• Smaller companies demonstrated a greater interest in arts support than their larger counterparts. The percentage of arts giving in overall philanthropy budgets for small companies is approximately 20 percent higher than large companies.
  • Private sector funding could play an increasingly important role in getting resources to a sector that faces potential government cutbacks—the Trump Administration has threatened to cut the National Endowment for the Arts (NEA). In interviews, companies expressed an intention to increase their support of the NEA should these public funding decreases happen. In such a situation, companies expressed their intention to support arts at a local level.

 

About Business Contributions to the Arts: 2017 Edition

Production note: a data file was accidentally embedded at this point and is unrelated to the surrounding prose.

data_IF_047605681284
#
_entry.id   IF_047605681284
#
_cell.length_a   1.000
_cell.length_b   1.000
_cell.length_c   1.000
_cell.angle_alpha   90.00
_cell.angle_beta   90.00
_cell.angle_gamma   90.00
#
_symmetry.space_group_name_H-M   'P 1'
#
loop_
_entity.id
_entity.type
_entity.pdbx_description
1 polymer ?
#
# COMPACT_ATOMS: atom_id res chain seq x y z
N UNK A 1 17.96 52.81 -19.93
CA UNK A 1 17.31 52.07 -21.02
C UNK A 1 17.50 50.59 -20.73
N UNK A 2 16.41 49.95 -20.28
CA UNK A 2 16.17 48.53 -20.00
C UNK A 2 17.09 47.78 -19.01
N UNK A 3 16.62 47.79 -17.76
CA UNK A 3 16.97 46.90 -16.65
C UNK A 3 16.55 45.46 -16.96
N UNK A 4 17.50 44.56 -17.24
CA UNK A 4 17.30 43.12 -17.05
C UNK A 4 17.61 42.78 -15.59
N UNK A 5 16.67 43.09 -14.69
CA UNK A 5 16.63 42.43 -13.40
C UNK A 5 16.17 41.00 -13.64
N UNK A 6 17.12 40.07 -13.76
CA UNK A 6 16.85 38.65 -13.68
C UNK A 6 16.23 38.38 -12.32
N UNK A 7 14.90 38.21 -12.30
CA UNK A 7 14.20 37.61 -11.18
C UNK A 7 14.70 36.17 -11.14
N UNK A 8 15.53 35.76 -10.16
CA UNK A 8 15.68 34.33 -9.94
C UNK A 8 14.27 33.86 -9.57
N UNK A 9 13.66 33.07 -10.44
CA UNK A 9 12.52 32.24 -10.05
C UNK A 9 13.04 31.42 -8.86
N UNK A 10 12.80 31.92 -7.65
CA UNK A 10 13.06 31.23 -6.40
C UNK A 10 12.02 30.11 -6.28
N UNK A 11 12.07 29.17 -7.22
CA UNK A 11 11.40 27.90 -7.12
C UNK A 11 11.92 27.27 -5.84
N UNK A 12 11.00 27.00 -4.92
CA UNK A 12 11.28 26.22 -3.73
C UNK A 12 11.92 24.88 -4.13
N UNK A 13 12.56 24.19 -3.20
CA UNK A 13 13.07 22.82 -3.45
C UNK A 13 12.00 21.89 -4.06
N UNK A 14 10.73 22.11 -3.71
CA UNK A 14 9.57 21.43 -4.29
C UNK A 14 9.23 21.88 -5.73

Since 1969, Americans for the Arts, through the Business Committee for the Arts (BCA), has been conducting the BCA National Survey of Business Support for the Arts. The survey looks at trends in support for the arts from small, midsize, and large US businesses. For the first time since the initial BCA survey in 1969, Americans for the Arts has partnered with The Conference Board to conduct the online survey, building on previous findings to examine trends in business support and employee engagement for the arts. The survey draws on 125 responses from companies that participate in corporate philanthropy, employee engagement, volunteer programs, or sponsorships. The survey was conducted in the fall of 2016 and asked for information based on corporate practices existing at the time of the survey compilation.